Staying on top of the never ending tsunami of email can be a significant challenge at the best of times, let alone when you work in an organisation that treats email as it’s very lifeblood.
Inspired in part by a comment made by a friend, I though it might be useful for me to detail the techniques I’ve been using to stay productive and avoid burial by email. These techniques have been pulled from a wide variety of sources over the course of several years and are not presented as a prescriptive “You should do this” but rather as “I found these helpful - perhaps there’s something here you can use”.
Scheduled Inbox Time: I used to deal with email messages as they arrived during the day, and I ended up spending a lot of my time handing the messages. In terms of the classic Urgent/Important grid, I was treating everything urgent as important. Worse, I was inadvertently training my colleagues to expect instant responses from me instead of considered ones. Given that we have a perfectly good phone system that can be used to get in touch if something really does need an instant response, I now schedule time twice a day to triage my inbox and don’t look at it otherwise. One caveat - I’ve left the Outlook “toast” notification enabled - if a message comes in that looks urgent, I may deal with it on the spot, but that’s now by far the exception.
Inbox Triage: When I do handle my inbox, I do so quickly and ruthlessly. Every message falls into one of the following categories:
- Something to do: If it will take just a minute or two - and I have time to do so within my current triage window
I’ll get the task out of the way on the spot. If it can’t be done immediately, I move it into the folder Inbox - Actions (see below).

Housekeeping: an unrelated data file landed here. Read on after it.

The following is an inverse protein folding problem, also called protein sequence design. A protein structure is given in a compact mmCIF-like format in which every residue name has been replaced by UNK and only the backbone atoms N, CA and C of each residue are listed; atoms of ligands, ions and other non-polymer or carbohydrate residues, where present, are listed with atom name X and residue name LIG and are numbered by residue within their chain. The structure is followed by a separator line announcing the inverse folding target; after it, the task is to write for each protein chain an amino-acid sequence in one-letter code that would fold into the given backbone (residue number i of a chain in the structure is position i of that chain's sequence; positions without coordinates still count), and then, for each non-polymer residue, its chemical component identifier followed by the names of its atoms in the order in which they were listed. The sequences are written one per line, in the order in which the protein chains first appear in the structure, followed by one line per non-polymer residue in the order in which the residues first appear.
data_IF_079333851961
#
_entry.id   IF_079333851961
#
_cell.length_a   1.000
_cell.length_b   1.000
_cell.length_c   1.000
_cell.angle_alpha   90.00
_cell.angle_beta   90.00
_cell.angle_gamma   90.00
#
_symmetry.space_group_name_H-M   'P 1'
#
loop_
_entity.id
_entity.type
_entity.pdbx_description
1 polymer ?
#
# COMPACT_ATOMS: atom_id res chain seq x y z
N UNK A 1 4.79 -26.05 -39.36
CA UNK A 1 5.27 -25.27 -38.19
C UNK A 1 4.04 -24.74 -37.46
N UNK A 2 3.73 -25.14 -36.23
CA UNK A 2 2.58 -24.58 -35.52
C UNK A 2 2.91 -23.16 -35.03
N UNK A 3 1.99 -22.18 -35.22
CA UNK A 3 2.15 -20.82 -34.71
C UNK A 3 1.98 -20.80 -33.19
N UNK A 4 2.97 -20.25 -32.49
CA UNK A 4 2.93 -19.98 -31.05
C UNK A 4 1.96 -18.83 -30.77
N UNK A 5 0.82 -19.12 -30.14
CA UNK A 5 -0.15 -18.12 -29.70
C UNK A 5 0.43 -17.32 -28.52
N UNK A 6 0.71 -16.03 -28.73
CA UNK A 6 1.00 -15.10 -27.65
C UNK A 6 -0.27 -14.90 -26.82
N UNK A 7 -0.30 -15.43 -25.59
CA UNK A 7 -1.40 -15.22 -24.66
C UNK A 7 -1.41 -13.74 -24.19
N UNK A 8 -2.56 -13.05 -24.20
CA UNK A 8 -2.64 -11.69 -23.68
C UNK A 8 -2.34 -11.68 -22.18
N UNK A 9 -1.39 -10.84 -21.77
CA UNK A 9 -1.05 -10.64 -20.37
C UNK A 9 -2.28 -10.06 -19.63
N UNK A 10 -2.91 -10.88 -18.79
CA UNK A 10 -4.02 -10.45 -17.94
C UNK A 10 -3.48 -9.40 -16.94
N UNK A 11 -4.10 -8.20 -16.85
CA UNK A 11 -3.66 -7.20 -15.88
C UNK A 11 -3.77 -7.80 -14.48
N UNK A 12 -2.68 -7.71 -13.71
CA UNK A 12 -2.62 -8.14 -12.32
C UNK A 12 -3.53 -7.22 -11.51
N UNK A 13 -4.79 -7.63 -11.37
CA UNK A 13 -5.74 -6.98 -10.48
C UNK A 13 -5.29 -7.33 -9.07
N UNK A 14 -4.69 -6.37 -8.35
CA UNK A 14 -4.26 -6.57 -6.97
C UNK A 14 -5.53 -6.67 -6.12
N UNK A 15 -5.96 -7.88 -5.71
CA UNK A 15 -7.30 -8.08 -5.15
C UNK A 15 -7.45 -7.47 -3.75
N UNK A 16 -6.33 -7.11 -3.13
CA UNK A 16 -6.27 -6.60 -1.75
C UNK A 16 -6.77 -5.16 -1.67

Something I’m waiting on: If the message represents something I’m waiting on someone else to do, I’ll move it into the folder Inbox - Waiting (see below).
- Something to file: If the message is informational and doesn’t represent an action (either mine or someone else’s), it gets either filed or deleted. Anything that might form a part of an official record, such as messages related to project work or systems support, gets filed appropriately. Other messages - like those arranging lunch - get deleted.
Inbox - Actions: This folder represents everything I need to do, a kind of “to do” list. Once something has been completed, I’ll either move the message to Inbox - Waiting (if someone else needs to follow up), file it or delete it. Once a week - usually on a Friday, I’ll go through every message listed here to refresh my memory and to ensure that everything still represents an active action. Usually I find some messages left over from actions already completed or no longer required, and I clean those up appropriately.
Inbox - Waiting: For every task that I’m waiting on someone else to complete, there’s a message in this folder. Once a week (again, usually on a Friday) I’ll go through and reassess each of these messages. For some, I’ll send reminder emails; others I’ll leave untouched. For any that are now obsolete - because the task is complete, or no longer required - I’ll file or delete as discussed above.
This all sounds much more complicated than it really is. What it boils down to is a simple set of practices.
Outlook sits open showing Inbox - Actions, my list of things to do
Triage my Inbox twice a day
Review Inbox - Actions and Inbox - Waiting once a week
This is what works for me, today. Next year, the system will be different - improved. What’s working for you, today? Where can it be improved?